Above: Reliquary in the Basilica of Saint Sernin
Most people reading this headline would assume I’m talking about religious architecture, but those definitely are not the only bones on my mind. This does not mean that the architecture of the Basilica of Saint Sernin is not amazing; it is. So, we’ll just get those bones out of the way first.
I wish we had approached this basilica the way Dr. Bryan Zygmont advises in Smart History to better understand what was going on inside:
One of the best ways to fully appreciate a medieval church is to stroll around its exterior. Indeed, during this circumnavigation, one is not only transported back in time, but also through time. It often took centuries to construct churches of the size and scale of Saint-Sernin. By walking around the exterior of these churches an observant visitor can clearly see shifting architectural styles and changing sculptural aesthetics. Although construction was begun on Saint-Sernin by about 1080, slight changes in the proportion of brick and stone used during the course of its construction suggest the church went through a number of different building campaigns from its genesis until its ultimate conclusion, perhaps as many as four. Romanesque (and Gothic) churches are often a negotiation between what was dreamed and what came to pass; the final church often looks different from its original architectural plan.
So, here’s your walk-around orientation.
Begun about 1080, the Basilica of Saint Sernin is regarded as the largest Romanesque building remaining in Europe. The immense barrel-vaulted central nave makes approaching the altar a humbling experience.
As impressive as they are, architectural bones are not the main reason pilgrims making their way through southern France on the sacred route to Santiago de Compostela in Spain stop here. Let’s circle back to the story of Saint Sernin himself.
Sernin, or Saturnin, was one of seven bishops Pope Fabian dispatched to Gaul to spread the gospel about the year 250, shortly before the Pope himself was martyred. His assignment as Bishop of Toulouse was no easy task. The entrenched priests of the city were angered by Sernin’s condemnation of their gods and claimed his presence in their midst was like a curse silencing their normally responsive idols. Their solution to the problem was to bind him by his feet to a bull, the bull responding by dragging Sernin him through the streets until he was more than convincingly battered to death. The place the bull stopped still is called Rue de Taur, or the street of the bull.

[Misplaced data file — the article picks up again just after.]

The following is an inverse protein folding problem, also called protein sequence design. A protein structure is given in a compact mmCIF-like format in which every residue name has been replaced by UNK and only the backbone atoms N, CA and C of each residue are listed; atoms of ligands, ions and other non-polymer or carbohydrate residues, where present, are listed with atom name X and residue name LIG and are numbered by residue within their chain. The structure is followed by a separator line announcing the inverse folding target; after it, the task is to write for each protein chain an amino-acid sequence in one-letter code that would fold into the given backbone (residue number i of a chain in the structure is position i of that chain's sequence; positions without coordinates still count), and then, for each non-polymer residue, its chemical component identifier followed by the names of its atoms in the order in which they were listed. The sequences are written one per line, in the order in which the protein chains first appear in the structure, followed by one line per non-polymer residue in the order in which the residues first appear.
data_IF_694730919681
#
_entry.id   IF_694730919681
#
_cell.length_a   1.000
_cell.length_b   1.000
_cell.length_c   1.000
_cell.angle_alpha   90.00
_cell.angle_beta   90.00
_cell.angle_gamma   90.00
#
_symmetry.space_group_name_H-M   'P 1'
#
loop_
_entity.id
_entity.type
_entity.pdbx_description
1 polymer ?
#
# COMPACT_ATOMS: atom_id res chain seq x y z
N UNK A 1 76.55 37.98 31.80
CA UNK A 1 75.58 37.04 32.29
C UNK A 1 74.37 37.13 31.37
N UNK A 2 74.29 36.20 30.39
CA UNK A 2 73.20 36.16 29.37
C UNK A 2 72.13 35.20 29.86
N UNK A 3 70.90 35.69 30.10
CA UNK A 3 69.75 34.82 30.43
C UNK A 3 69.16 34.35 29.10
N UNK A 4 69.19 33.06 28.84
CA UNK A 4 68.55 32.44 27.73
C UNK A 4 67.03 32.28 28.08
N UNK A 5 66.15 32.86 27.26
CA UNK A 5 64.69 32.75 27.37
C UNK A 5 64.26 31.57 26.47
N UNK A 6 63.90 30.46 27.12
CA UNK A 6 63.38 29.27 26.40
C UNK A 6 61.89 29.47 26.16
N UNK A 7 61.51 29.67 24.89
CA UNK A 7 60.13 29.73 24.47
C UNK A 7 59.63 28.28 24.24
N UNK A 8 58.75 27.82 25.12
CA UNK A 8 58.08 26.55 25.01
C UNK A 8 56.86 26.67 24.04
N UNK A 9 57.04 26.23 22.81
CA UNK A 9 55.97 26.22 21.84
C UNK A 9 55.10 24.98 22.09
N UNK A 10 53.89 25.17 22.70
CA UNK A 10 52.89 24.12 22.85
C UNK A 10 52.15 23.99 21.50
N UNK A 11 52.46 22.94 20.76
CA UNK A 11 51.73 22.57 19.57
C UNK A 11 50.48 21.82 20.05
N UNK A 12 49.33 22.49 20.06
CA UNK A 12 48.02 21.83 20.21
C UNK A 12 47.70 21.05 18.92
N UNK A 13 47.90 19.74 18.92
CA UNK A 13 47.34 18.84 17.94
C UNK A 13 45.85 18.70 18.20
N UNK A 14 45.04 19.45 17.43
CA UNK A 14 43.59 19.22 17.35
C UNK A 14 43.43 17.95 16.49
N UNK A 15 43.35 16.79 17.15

Sernin’s remains were buried a short distance away, and an abbey memorializing his sacrifice was built there in the 4th century. Saint Sernin’s bones did not remain lonely. Emperor Charlemagne (768-800) contributed a large quantity of relics of the first class, meaning body parts of saints, to the basilica. The popularity of the basilica as a stop-over for pilgrims increased and eventually led to the need for a more massive building.
The apse of the basilica circles around the sides and back of the altar, with nine chapels radiating out from it to house relics. A crypt is found at the heart of this area, below the altar.
According to Marie Fournier writing for Aleteia:
Relics are testimonies of God’s saving power in the lives of the saints; thus, especially during the Middle Ages, they have exerted a strong attraction for the faithful, who hoped to obtain protection or healing through the intercession of the saints…. In the reliquary chests of the ambulatory of the basilica in Toulouse lie the remains of saints Lawrence, Boniface, Anthony the Abbott and Vincent of Saragossa. In addition, a thorn from the Crown of Thorns, donated by Alphonse, Count of Poitiers, brother of St. Louis, has been kept there since the mid-13th century. More than 200 fragments of bones of various saints are also housed in the basilica, along with a piece of the True Cross and the remains of Sts. Etienne, Bernadette Soubirous and Therese of Lisieux. After St. Peter’s in Rome, the cathedral of Toulouse houses the largest collection of relics in the world.
It’s obvious why Saint Sernin became popular with pilgrims, particularly those facing a journey of more than 600 miles to reach Santiago de Compostela in Spain. Saints have specialties, and the sheer volume represented by relics in the basilica make it sort of a one-stop shopping center for requesting help from patron saints of almost anything needing miraculous intercession. Plus, its architectural bones are inspiring.